Fairfax County Public Schools (FCPS) has a history of training staff to take actions that prevent information being obtained via Freedom of Information Act (FOIA) and Family Educational Rights and Privacy Act (FERPA) requests. Under FERPA, parents have the right to inspect their children’s education records. However, if there’s nothing in writing, there’s nothing to inspect.
This training isn’t a surprise in light of the U.S. Department of Education (USDOE) Office for Civil Rights’ (OCR) recent investigation findings, released November 30, 2022. During its investigation, OCR found that FCPS directed staff to take actions that are in violation of Section 504 of the Rehabilitation Act of 1973 (Section 504), 29 U.S.C. § 794, and its implementing regulation, 34 C.F.R. Part 104, which prohibit discrimination on the basis of disability under any program or activity receiving Federal financial assistance.
During the same period investigated by OCR, FCPS is known to have on at least three occasions trained staff to avoid putting information in writing, to prevent parents from obtaining it.
April 1, 2020, FCPS held a training session focused on COVID-19 procedural guidance. At about the 00:31:30 mark of part 2 of the video for the meeting, director of FCPS’s office of special education procedural support Dawn Schaefer and Hayfield HS assistant principal Andrew Guillen advised participants:
Andrew Guillen: Yes, Dawn. I just wanted to be clear, too. If that chat function is, um, enabled, parents could ask for a copy of it through a FERPA correct?
Dawn Schaefer: Yes, that is correct. So we really, um, strongly suggest that you turn it off.”
Andrew Guillen: Correct.
Dawn Schaefer: And remember, anything that gets typed over there gets kept.
January 25, 2021, FCPS held a training session with special education lead teachers. At about the 00:35:20 mark, FCPS procedural support liaison Dawn Azennar advised participants:
. . . when your PSL comes to you, and kind of talks about a student, and you want to think about that continuum of services, you probably wanted to have that conversation a little earlier, rather than waiting to the last minute of the school year. So, I just think that early planning, that frequent communication with the receiving school is going to be important——and minimizing how much you put in e-mail, too. That’s another good thing to remember. Have the conversations on the phone or verbally.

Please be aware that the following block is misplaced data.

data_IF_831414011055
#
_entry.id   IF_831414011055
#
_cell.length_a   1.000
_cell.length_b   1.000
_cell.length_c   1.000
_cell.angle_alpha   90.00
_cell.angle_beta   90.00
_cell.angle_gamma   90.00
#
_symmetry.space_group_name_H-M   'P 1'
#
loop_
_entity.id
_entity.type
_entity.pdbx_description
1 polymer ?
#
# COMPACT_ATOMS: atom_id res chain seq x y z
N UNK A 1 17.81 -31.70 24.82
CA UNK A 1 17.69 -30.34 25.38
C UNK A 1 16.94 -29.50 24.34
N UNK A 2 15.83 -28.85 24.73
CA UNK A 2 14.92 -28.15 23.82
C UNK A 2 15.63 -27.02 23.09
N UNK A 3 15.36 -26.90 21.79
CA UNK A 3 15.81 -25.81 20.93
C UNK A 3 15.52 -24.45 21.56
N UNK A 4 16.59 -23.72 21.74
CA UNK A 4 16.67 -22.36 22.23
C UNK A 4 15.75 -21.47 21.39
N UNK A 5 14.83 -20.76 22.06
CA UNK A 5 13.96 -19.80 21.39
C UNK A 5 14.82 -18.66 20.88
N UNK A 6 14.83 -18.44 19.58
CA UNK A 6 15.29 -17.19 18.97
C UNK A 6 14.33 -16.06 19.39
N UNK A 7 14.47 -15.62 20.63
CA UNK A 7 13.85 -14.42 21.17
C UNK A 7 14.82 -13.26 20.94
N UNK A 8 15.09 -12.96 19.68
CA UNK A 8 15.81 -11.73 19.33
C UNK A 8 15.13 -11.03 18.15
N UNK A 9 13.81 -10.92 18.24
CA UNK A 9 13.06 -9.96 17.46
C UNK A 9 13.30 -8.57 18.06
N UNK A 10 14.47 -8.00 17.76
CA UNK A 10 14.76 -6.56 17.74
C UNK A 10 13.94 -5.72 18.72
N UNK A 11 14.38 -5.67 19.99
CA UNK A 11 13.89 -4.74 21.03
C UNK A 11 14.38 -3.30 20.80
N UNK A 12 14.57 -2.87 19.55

February 2, 2021, FCPS held a training session with special education department chairs. At about the 00:38:24 mark, Alice Lima-Whitney and FCPS PSL Michelle Waller advised participants:
Alice Lima-Whitney: So we went through this really, really quickly and, um, I want to remind you that all of the resources for you to look at this information, how to access it, suggestions for what and what to enter are all, um, linked here. And then lastly, I want to mention that anything that is added to the, um, worksheets is, um, accessible via FOIA or FERPA, so make sure that everything that you’re, um, putting into the sheets is specific to literacy progress, um, or needs. . . .
Michelle Waller: Okay, it looks like we don’t have any questions at this time. So Alice, we’d like to thank for presenting information on the Plist. Um, you already mentioned that anything that’s typed in here can be, uh, requested by the parent through FERPA or FOIA, so remind your school teams, please, that, um, of that information.
This training isn’t unique to FCPS’s COVID “closures” period. February 24, 2016, then-Silverbrook Elementary School (SES) principal Melaney Mackin advised school psychologist Michael Borsa the following regarding an email sent by a parent:
I suggest that you do not email your reply to her questions (no paper/email trail) – either call her to
discuss or email to say these can be answered when she comes in for the next meeting with the
A bit of irony: For all its trainings on how to avoid information being obtained by FOIA or FERPA requests, FCPS has a history of exceling at FERPA violations and has been found in noncompliance on numerous occasions for its failure to secure the privacy of students.